The Early Internet’s Lack of Structure


I left off last week with the promise that today I would get into the initial approaches to and challenges of connecting computers. Unfortunately, the class moves quickly, and I only blog once a week, so instead of getting into the hardware of connection, I’m going to talk more about the beginnings of a network community.

Even in the early days, it seems that the computing community was very free-spirited and open. For example, when it came time to write the first host-to-host protocol, Steve Crocker entitled it “Request for Comments” (RFC). It wasn’t an order handed down from on high that everyone would have to conform to. It had much more of a spirit of “Hey, we’re doing this cool thing. Want to join?” Everyone was equals, everyone could contribute, and most importantly, no one was forced into anything. RFC1 tapped into the most fundamental of human motivations: laziness. It made people’s lives better by conforming, which made them a lot happier about hopping on the train than if they were being forced to.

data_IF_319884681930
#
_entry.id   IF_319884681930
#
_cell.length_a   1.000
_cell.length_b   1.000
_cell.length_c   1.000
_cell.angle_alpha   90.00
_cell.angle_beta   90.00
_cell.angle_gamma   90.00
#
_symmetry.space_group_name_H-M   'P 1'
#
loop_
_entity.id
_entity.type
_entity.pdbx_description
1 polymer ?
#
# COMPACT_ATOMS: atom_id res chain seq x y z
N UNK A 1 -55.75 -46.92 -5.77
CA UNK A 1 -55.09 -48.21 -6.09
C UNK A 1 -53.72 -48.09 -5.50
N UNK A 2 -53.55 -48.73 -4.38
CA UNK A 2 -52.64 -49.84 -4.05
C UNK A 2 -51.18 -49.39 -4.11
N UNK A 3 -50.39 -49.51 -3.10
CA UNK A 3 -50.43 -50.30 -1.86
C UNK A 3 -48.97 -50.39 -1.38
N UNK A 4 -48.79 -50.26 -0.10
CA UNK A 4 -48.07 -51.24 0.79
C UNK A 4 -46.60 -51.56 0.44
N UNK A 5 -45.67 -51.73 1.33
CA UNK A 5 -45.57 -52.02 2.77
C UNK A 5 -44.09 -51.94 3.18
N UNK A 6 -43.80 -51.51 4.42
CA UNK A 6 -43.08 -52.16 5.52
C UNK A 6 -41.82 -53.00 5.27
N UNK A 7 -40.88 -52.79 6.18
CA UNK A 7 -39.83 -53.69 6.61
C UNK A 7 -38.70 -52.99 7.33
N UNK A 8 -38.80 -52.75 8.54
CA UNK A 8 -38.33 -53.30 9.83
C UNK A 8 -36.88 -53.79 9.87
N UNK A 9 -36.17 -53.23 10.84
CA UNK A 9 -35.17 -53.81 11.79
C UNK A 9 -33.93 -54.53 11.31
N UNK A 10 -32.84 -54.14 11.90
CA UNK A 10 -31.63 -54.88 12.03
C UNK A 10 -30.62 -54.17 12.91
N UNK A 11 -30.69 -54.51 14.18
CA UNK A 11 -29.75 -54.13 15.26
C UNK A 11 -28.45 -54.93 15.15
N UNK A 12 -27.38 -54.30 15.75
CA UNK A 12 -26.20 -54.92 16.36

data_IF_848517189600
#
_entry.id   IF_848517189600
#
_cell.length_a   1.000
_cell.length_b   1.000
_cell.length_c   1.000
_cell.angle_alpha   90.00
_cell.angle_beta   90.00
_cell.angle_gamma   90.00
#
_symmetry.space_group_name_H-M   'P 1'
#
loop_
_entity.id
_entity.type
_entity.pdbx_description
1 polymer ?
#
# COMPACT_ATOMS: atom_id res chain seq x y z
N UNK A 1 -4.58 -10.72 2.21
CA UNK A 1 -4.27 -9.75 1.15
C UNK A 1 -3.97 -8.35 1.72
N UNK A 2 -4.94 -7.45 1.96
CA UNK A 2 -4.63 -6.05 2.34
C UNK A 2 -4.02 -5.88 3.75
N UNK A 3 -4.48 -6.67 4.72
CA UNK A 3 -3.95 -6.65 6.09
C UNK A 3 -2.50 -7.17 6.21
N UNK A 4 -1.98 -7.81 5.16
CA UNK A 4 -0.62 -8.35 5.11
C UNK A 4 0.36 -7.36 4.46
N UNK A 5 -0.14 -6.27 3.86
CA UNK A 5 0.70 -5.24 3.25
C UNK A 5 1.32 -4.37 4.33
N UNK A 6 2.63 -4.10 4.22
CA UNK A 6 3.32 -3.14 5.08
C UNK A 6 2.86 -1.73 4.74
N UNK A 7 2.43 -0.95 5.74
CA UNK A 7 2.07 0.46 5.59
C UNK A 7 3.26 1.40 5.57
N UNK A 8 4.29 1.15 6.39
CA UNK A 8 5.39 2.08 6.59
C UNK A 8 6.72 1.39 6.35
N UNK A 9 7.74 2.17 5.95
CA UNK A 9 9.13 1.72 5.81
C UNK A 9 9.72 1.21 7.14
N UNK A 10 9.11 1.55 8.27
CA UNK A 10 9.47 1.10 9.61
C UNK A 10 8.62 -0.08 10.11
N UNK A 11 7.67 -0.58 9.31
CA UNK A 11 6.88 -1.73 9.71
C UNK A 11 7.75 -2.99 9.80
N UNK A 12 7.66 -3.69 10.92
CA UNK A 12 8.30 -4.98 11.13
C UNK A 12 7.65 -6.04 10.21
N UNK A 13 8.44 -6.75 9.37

I find it more than a little ironic that such an open and unstructured culture could grow out of what was started as a military project. The military is a very structured, hierarchical system where you’re supposed to stay in line and do what others tell you. The networking community, with its core values of free speech, equal access, idea sharing, privacy, etc. couldn’t be further from that design.